LAUSD Board District 4 Candidates Weigh In on Trump’s Ed Secretary

Speak UP weighed in on President Elect Donald Trump’s nominee for Secretary of Education, Betsy DeVos, last week and the huge difference between the equitable and accountable school choice we support versus the unregulated and unaccountable choice systems they promote. To continue that discussion, Speak UP asked all four of the candidates running for the LAUSD School Board seat in Board District 4 to give their opinions on DeVos. Candidates Nick Melvoin and Steve Zimmer provided their responses below. Candidates Allison Holdorff Polhill and Gregory Martayan did not send their thoughts. The primary election will be held March 7. 

Dangers and Opportunities in a DeVos Regime

By Nick Melvoin

A parent at a dual-immersion school recently reminded me that in Mandarin, the word “crisis” is comprised of two distinct characters. One means danger, the other opportunity. The election of Donald Trump, and his nomination of Betsy DeVos as Secretary of Education, is a crisis. And while it brings unquestionable danger to our public schools, I hope we also seize the opportunity to build a larger coalition working on behalf of our kids.

Donald Trump’s election is a nightmare for educators. We teach tolerance; he has preached intolerance. We teach children to be kind to each other; he ran as the schoolyard bully. We try to bring out the best in our students; he harnessed our worst impulses.

And now, he has chosen Betsy DeVos, a pro-voucher activist who has never worked in the public education system, to lead a Department of Education that he has pledged to dismantle. A Department, it must be noted, mainly responsible for enforcing our civil rights laws. While Trump has paid lip service to the concerns of parents working towards better schools—concerns like more high-quality options and an effective teacher in every classroom—his actual goal is to fundamentally undercut public education.

That is all the more clear with DeVos, whose sole qualification is that she is a wealthy donor. As an educator—a public school teacher and now also a teacher of teachers in their graduate school programs—I find it insulting that someone with no experience in public education is being tasked with running the Department of Education. Strong leadership comes from a mix of vision and experience; DeVos has no experience and her vision is a misguided one.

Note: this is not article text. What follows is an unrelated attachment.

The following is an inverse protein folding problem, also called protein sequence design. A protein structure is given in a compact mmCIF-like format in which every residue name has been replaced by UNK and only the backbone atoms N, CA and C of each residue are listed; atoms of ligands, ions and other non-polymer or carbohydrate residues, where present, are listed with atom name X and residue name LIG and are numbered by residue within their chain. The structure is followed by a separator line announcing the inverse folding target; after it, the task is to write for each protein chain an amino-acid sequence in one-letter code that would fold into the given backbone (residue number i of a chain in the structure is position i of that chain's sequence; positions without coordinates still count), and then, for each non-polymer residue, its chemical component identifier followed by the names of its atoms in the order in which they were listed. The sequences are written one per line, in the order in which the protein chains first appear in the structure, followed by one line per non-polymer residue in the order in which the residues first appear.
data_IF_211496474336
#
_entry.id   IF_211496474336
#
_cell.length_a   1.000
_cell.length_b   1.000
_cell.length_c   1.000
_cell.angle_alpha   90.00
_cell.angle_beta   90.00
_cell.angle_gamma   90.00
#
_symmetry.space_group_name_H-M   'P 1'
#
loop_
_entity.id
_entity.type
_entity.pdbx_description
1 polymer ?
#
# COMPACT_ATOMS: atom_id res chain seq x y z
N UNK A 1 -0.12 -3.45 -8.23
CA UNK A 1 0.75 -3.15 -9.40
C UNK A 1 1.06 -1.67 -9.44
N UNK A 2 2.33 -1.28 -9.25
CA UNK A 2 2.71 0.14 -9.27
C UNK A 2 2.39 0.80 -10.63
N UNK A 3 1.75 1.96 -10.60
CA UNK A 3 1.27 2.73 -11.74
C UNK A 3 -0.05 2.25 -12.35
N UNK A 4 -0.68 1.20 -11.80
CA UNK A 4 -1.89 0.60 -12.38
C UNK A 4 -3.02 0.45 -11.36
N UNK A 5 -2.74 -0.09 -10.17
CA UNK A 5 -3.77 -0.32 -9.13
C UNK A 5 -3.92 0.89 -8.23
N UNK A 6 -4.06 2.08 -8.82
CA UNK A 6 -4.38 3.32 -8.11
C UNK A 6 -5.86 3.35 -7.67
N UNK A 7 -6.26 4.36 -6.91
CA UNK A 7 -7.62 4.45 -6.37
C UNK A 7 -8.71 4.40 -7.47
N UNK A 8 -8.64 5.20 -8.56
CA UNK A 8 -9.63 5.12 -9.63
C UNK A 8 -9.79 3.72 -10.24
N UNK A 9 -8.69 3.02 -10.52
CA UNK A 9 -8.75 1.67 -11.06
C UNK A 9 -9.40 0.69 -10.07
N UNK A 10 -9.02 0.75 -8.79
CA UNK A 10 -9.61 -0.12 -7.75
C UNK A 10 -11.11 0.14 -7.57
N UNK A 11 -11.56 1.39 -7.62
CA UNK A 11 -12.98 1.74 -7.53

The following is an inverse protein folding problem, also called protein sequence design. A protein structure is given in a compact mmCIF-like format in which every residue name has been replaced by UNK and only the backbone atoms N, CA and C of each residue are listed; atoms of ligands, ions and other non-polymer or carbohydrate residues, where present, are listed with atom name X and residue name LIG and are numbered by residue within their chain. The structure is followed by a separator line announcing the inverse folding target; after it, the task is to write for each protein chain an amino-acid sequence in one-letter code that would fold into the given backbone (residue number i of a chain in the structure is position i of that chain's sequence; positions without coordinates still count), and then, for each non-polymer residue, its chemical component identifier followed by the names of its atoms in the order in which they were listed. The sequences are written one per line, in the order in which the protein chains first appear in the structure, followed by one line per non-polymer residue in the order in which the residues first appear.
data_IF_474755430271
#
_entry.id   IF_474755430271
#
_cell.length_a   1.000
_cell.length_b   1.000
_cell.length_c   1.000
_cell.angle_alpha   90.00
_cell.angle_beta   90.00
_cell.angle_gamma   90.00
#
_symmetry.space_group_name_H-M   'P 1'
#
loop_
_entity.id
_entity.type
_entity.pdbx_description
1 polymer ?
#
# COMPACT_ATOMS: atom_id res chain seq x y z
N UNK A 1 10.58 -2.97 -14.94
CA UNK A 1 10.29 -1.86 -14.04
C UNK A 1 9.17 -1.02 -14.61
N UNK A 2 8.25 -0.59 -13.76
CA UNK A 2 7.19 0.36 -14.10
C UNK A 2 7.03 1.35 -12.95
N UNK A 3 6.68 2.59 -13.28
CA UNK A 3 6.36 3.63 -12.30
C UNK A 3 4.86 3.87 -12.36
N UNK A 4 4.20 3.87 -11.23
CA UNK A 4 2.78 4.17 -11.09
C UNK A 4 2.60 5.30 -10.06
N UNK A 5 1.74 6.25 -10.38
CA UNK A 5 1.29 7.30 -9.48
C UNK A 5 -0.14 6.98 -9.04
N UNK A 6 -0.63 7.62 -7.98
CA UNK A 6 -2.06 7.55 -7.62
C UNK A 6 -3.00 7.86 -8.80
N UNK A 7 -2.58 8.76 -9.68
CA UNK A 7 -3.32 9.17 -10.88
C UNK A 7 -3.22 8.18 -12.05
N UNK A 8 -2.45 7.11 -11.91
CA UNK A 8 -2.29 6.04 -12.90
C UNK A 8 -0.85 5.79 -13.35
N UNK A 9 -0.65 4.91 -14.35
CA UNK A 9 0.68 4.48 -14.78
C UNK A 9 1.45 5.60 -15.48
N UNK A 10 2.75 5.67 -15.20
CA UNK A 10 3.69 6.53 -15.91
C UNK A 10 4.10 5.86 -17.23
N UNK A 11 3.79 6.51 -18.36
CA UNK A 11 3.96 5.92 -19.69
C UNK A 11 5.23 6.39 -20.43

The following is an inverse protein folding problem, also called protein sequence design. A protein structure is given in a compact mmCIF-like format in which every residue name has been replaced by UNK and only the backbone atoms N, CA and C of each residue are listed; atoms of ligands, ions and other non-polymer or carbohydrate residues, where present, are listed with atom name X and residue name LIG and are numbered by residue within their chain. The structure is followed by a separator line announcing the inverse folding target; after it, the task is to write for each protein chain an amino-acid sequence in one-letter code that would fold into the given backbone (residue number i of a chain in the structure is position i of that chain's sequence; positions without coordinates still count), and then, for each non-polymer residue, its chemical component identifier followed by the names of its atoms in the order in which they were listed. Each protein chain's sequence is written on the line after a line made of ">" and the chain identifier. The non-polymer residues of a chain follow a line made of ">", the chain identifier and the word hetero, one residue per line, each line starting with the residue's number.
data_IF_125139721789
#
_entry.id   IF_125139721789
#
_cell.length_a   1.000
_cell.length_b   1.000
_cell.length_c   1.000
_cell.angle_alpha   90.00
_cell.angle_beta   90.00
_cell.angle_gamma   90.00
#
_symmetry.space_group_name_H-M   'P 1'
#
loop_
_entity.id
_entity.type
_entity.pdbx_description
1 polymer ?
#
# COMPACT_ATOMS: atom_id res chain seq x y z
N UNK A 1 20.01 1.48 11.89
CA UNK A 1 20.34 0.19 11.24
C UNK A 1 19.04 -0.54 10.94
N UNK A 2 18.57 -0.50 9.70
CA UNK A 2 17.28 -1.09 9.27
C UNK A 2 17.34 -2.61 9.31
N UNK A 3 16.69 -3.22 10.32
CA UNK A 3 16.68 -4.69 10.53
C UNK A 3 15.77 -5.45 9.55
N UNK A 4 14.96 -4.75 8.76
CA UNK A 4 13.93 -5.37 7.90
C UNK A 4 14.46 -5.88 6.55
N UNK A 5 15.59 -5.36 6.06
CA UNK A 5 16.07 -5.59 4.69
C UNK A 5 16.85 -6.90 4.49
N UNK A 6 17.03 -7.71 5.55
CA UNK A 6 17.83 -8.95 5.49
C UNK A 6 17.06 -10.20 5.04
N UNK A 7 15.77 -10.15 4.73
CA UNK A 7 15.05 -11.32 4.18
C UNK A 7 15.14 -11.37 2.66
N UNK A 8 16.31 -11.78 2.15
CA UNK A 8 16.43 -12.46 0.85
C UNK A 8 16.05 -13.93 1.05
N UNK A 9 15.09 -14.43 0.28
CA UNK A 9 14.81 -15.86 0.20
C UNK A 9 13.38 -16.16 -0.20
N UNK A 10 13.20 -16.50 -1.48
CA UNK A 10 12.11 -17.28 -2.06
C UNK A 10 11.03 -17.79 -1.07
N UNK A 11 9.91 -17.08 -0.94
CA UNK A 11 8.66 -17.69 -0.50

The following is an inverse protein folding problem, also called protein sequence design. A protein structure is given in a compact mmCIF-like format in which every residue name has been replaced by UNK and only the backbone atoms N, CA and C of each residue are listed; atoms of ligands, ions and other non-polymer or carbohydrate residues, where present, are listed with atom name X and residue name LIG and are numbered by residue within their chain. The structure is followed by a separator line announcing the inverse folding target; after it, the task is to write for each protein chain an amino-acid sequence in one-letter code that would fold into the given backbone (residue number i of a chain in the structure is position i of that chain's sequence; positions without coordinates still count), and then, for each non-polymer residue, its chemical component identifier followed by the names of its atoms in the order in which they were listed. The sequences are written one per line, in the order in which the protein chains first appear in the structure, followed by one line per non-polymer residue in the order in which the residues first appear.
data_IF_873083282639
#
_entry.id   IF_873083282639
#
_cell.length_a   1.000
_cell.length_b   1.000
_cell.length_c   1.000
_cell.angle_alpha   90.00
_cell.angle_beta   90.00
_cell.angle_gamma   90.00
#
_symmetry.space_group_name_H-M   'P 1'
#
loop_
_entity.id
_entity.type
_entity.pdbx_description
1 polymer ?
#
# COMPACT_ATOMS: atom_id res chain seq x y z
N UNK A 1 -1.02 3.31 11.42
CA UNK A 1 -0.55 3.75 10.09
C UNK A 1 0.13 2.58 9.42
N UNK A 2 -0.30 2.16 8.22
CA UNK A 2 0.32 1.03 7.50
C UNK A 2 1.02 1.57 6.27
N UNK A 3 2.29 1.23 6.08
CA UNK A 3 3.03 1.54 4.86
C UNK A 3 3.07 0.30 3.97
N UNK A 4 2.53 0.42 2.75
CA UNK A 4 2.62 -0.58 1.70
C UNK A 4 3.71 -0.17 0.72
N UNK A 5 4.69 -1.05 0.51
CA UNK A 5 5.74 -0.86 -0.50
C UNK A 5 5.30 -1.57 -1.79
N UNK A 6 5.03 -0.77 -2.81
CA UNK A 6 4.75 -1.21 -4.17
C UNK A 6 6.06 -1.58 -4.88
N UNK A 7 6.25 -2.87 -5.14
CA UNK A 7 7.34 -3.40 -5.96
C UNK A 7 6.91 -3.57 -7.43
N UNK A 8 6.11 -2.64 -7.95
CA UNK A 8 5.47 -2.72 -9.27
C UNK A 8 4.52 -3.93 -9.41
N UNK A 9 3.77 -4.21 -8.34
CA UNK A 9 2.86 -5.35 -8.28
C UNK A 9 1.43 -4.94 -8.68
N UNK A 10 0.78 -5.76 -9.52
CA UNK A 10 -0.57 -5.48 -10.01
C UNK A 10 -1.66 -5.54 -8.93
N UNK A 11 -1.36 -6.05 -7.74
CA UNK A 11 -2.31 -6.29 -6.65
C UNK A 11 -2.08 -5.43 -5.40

For proof of that, look at Detroit, where her “wild west” system of unregulated school reform has been one of the biggest disasters in the country.

Despite all this, we should take comfort in the fact that the recently passed Every Student Succeed Acts diminishes the federal role in education and returns more autonomy to local school boards.

Another opportunity is to spend the next four years building a broad coalition, one focused on children. In three presidential debates, there was not a single question about public education. And yet, many of the deep societal chasms exposed by this election relate to education levels achieved by voters. When less than 25% of students in LAUSD are proficient in math, how do we expect people to adapt quickly to the forces of globalization and automation?

Special-interest politics need to take a back seat to a politics that puts kids and families at the center of every decision. Unfortunately, that hasn’t always been the case with LAUSD.

I believe that public education remains the last best hope for our democracy; it is where our national community is forged. If a new political coalition emerges—one with public education at the center—this crisis will be remembered not just for the dangers that we consciously avoided, but for the opportunities we seized.

Nick Melvoin, a former LAUSD middle school teacher, is an attorney, teacher organizer and candidate for the LAUSD Board.

 

Statement from School Board President Zimmer on L.A. Unified’s commitment to its mission: Educating students

The president-elect’s choice of Betsy DeVos as the next Secretary of Education does not change the mission of the Los Angeles Unified School District. This nomination will not change our drive toward 100 percent graduation. We will double down on our collaborative approach to continual improvement at every level that recognizes teachers and school employees as essential partners in our educational equity mission. We will continue to embrace policies and investments at the federal, state and local level that include all children and promote equity. We will continue to resist policy, practice and investments that are about some students, but not all students.

L.A. Unified is more committed than ever to our mission of assuring that every child receives an outstanding public education and is on a trajectory toward the graduation stage and success in life. We understand that the foundation of public education is based on the ideal that our public schools serve every child that comes to our schoolhouse door. Here in Los Angeles, where 84 percent of our students live in conditions of poverty, and more than 40 percent of our students are English Learners, we understand how high the stakes are for our students. Our mission is to make sure that American Dreams come true through public education.

We expect to have the continued support of the U.S. Department of Education, as we advance the core mission of public education in Los Angeles.